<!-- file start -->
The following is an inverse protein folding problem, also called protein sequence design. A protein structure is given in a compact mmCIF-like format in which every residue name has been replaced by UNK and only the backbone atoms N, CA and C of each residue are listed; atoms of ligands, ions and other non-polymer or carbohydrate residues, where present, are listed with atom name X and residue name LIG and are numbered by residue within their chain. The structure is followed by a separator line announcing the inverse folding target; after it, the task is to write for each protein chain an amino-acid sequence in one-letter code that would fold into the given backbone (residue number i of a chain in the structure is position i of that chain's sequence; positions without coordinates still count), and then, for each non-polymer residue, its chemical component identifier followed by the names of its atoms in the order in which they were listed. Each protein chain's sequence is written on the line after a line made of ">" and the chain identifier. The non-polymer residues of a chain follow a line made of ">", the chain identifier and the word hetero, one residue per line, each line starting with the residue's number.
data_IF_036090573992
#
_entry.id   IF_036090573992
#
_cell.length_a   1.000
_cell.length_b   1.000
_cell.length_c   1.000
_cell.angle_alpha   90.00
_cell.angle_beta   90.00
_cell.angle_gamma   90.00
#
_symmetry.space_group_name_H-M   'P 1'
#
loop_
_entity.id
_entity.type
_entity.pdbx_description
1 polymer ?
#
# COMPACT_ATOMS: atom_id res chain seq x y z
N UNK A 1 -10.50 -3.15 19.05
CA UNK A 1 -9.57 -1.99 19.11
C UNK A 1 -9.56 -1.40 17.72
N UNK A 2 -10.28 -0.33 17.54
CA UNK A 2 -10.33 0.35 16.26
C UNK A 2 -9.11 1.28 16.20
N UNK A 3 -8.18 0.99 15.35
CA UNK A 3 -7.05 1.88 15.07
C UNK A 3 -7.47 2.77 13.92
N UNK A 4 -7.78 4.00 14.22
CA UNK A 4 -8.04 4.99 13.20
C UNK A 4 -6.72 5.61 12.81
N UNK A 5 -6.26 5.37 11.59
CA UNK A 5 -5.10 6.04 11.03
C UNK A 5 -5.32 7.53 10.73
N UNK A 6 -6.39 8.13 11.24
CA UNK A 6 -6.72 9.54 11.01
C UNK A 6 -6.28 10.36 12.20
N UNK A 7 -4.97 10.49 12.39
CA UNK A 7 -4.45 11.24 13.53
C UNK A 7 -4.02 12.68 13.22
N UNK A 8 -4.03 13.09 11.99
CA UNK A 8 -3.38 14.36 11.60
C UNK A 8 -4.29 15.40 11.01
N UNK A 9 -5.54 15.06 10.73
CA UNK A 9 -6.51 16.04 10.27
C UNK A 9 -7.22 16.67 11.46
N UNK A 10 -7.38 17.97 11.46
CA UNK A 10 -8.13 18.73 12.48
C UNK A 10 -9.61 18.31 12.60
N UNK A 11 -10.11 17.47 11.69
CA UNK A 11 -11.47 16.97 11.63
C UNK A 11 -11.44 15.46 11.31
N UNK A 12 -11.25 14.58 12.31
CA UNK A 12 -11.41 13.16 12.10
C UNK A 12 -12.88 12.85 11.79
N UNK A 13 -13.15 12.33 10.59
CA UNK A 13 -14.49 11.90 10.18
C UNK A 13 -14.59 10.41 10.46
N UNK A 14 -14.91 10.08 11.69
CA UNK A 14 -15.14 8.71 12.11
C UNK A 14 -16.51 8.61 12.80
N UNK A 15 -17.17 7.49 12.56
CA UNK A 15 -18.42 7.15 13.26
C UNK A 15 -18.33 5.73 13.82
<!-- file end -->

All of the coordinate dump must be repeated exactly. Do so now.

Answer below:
The following is an inverse protein folding problem, also called protein sequence design. A protein structure is given in a compact mmCIF-like format in which every residue name has been replaced by UNK and only the backbone atoms N, CA and C of each residue are listed; atoms of ligands, ions and other non-polymer or carbohydrate residues, where present, are listed with atom name X and residue name LIG and are numbered by residue within their chain. The structure is followed by a separator line announcing the inverse folding target; after it, the task is to write for each protein chain an amino-acid sequence in one-letter code that would fold into the given backbone (residue number i of a chain in the structure is position i of that chain's sequence; positions without coordinates still count), and then, for each non-polymer residue, its chemical component identifier followed by the names of its atoms in the order in which they were listed. Each protein chain's sequence is written on the line after a line made of ">" and the chain identifier. The non-polymer residues of a chain follow a line made of ">", the chain identifier and the word hetero, one residue per line, each line starting with the residue's number.
data_IF_036090573992
#
_entry.id   IF_036090573992
#
_cell.length_a   1.000
_cell.length_b   1.000
_cell.length_c   1.000
_cell.angle_alpha   90.00
_cell.angle_beta   90.00
_cell.angle_gamma   90.00
#
_symmetry.space_group_name_H-M   'P 1'
#
loop_
_entity.id
_entity.type
_entity.pdbx_description
1 polymer ?
#
# COMPACT_ATOMS: atom_id res chain seq x y z
N UNK A 1 -10.50 -3.15 19.05
CA UNK A 1 -9.57 -1.99 19.11
C UNK A 1 -9.56 -1.40 17.72
N UNK A 2 -10.28 -0.33 17.54
CA UNK A 2 -10.33 0.35 16.26
C UNK A 2 -9.11 1.28 16.20
N UNK A 3 -8.18 0.99 15.35
CA UNK A 3 -7.05 1.88 15.07
C UNK A 3 -7.47 2.77 13.92
N UNK A 4 -7.78 4.00 14.22
CA UNK A 4 -8.04 4.99 13.20
C UNK A 4 -6.72 5.61 12.81
N UNK A 5 -6.26 5.37 11.59
CA UNK A 5 -5.10 6.04 11.03
C UNK A 5 -5.32 7.53 10.73
N UNK A 6 -6.39 8.13 11.24
CA UNK A 6 -6.72 9.54 11.01
C UNK A 6 -6.28 10.36 12.20
N UNK A 7 -4.97 10.49 12.39
CA UNK A 7 -4.45 11.24 13.53
C UNK A 7 -4.02 12.68 13.22
N UNK A 8 -4.03 13.09 11.99
CA UNK A 8 -3.38 14.36 11.60
C UNK A 8 -4.29 15.40 11.01
N UNK A 9 -5.54 15.06 10.73
CA UNK A 9 -6.51 16.04 10.27
C UNK A 9 -7.22 16.67 11.46
N UNK A 10 -7.38 17.97 11.46
CA UNK A 10 -8.13 18.73 12.48
C UNK A 10 -9.61 18.31 12.60
N UNK A 11 -10.11 17.47 11.69
CA UNK A 11 -11.47 16.97 11.63
C UNK A 11 -11.44 15.46 11.31
N UNK A 12 -11.25 14.58 12.31
CA UNK A 12 -11.41 13.16 12.10
C UNK A 12 -12.88 12.85 11.79
N UNK A 13 -13.15 12.33 10.59
CA UNK A 13 -14.49 11.90 10.18
C UNK A 13 -14.59 10.41 10.46
N UNK A 14 -14.91 10.08 11.69
CA UNK A 14 -15.14 8.71 12.11
C UNK A 14 -16.51 8.61 12.80
N UNK A 15 -17.17 7.49 12.56
CA UNK A 15 -18.42 7.15 13.26
C UNK A 15 -18.33 5.73 13.82